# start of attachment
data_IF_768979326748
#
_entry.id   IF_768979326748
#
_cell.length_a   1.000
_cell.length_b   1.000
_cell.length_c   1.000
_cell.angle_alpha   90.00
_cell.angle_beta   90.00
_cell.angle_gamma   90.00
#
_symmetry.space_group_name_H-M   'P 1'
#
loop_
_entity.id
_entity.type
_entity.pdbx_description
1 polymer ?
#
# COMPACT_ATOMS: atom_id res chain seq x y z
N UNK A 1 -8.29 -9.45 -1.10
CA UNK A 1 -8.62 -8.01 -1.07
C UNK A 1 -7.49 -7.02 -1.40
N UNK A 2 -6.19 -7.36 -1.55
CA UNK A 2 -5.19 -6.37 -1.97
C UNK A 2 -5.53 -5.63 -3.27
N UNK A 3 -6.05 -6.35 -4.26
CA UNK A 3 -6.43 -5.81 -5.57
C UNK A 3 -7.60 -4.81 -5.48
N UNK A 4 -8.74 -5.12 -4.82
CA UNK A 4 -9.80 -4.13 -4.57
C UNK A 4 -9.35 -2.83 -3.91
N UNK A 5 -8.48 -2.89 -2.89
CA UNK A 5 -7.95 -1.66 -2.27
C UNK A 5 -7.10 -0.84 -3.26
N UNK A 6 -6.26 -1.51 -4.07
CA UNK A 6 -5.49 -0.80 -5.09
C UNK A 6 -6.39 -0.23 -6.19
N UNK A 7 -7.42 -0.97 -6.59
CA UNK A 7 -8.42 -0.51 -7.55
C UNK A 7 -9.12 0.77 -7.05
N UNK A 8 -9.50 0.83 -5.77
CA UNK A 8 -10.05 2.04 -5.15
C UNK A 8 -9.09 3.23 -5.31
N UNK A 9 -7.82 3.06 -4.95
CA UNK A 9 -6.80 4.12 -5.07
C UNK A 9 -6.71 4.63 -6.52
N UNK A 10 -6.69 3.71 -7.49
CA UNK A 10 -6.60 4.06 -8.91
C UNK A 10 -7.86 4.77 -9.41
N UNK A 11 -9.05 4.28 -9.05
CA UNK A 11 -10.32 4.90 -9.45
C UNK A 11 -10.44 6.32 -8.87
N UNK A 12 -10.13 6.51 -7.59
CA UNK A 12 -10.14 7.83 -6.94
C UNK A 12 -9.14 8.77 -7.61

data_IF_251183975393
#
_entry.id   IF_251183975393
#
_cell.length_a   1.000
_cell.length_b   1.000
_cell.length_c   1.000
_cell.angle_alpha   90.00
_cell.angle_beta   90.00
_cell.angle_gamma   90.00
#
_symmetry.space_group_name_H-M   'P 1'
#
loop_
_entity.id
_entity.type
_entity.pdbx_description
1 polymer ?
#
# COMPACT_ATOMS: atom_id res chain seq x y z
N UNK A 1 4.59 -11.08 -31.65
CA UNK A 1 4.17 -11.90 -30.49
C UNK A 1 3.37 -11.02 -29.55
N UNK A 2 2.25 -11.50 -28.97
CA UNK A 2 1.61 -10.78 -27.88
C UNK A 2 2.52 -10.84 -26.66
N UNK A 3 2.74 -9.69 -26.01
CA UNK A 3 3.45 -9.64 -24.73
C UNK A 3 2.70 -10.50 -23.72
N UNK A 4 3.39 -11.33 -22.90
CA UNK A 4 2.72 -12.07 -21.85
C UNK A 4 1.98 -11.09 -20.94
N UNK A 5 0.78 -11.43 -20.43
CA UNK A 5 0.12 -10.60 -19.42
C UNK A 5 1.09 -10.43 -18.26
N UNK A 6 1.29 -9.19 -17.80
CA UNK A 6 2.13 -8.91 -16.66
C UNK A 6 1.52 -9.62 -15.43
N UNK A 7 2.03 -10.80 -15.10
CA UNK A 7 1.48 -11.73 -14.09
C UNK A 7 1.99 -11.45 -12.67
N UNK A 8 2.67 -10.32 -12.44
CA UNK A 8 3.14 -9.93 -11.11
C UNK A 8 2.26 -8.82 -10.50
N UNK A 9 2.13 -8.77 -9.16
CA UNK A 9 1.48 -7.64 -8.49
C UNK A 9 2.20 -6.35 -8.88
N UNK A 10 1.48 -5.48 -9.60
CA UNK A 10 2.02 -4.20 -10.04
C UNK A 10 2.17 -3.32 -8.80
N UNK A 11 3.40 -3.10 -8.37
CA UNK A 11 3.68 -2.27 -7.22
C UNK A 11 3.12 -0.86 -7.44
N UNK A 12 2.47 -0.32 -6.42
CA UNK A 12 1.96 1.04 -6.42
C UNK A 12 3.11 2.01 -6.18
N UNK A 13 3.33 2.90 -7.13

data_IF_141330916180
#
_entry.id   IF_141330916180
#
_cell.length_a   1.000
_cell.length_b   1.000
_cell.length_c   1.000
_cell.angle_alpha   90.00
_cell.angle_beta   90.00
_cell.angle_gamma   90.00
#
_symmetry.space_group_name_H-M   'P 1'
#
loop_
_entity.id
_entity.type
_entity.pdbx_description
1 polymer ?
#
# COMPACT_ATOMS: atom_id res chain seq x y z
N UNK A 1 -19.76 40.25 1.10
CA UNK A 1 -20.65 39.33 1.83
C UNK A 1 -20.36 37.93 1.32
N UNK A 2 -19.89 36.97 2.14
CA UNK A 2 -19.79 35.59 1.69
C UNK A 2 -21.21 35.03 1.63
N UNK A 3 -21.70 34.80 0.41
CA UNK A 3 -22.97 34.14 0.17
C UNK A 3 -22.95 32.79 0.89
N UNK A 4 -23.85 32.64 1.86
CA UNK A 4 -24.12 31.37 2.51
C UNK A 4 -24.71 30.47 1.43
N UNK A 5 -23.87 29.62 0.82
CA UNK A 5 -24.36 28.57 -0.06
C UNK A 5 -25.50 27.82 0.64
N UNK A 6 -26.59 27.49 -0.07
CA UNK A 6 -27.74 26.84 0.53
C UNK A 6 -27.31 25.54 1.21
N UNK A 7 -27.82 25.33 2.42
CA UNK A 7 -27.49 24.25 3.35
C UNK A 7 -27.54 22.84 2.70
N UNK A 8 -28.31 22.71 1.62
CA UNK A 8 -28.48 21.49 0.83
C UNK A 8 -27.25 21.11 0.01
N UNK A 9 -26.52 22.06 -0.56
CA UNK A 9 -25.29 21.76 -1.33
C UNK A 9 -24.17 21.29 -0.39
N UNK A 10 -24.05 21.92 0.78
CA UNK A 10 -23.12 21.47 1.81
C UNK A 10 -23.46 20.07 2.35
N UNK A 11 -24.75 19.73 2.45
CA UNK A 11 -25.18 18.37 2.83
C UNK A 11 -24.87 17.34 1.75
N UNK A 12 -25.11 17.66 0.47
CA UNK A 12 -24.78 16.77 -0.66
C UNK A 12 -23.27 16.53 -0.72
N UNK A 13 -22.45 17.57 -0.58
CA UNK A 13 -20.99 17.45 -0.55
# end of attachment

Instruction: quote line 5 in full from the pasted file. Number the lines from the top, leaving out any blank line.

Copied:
_cell.length_a   1.000